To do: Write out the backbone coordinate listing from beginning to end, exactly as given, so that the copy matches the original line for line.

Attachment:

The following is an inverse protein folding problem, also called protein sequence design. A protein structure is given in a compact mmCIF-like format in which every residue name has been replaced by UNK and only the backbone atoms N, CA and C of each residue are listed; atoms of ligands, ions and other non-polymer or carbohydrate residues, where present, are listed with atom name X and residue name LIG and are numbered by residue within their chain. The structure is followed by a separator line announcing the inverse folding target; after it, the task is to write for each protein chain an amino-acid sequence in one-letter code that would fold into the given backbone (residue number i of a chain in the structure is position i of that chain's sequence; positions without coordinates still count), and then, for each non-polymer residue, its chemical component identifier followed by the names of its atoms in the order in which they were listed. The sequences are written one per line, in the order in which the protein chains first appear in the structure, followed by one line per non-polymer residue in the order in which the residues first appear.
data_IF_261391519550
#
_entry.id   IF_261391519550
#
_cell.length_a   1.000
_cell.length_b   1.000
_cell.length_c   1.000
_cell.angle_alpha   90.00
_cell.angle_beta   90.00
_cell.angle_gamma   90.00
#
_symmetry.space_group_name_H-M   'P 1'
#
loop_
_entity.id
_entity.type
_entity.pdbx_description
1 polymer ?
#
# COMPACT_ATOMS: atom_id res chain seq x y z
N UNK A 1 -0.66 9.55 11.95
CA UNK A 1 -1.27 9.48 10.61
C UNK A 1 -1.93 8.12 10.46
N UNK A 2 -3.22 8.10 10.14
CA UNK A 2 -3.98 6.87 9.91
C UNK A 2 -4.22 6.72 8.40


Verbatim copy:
The following is an inverse protein folding problem, also called protein sequence design. A protein structure is given in a compact mmCIF-like format in which every residue name has been replaced by UNK and only the backbone atoms N, CA and C of each residue are listed; atoms of ligands, ions and other non-polymer or carbohydrate residues, where present, are listed with atom name X and residue name LIG and are numbered by residue within their chain. The structure is followed by a separator line announcing the inverse folding target; after it, the task is to write for each protein chain an amino-acid sequence in one-letter code that would fold into the given backbone (residue number i of a chain in the structure is position i of that chain's sequence; positions without coordinates still count), and then, for each non-polymer residue, its chemical component identifier followed by the names of its atoms in the order in which they were listed. The sequences are written one per line, in the order in which the protein chains first appear in the structure, followed by one line per non-polymer residue in the order in which the residues first appear.
data_IF_261391519550
#
_entry.id   IF_261391519550
#
_cell.length_a   1.000
_cell.length_b   1.000
_cell.length_c   1.000
_cell.angle_alpha   90.00
_cell.angle_beta   90.00
_cell.angle_gamma   90.00
#
_symmetry.space_group_name_H-M   'P 1'
#
loop_
_entity.id
_entity.type
_entity.pdbx_description
1 polymer ?
#
# COMPACT_ATOMS: atom_id res chain seq x y z
N UNK A 1 -0.66 9.55 11.95
CA UNK A 1 -1.27 9.48 10.61
C UNK A 1 -1.93 8.12 10.46
N UNK A 2 -3.22 8.10 10.14
CA UNK A 2 -3.98 6.87 9.91
C UNK A 2 -4.22 6.72 8.40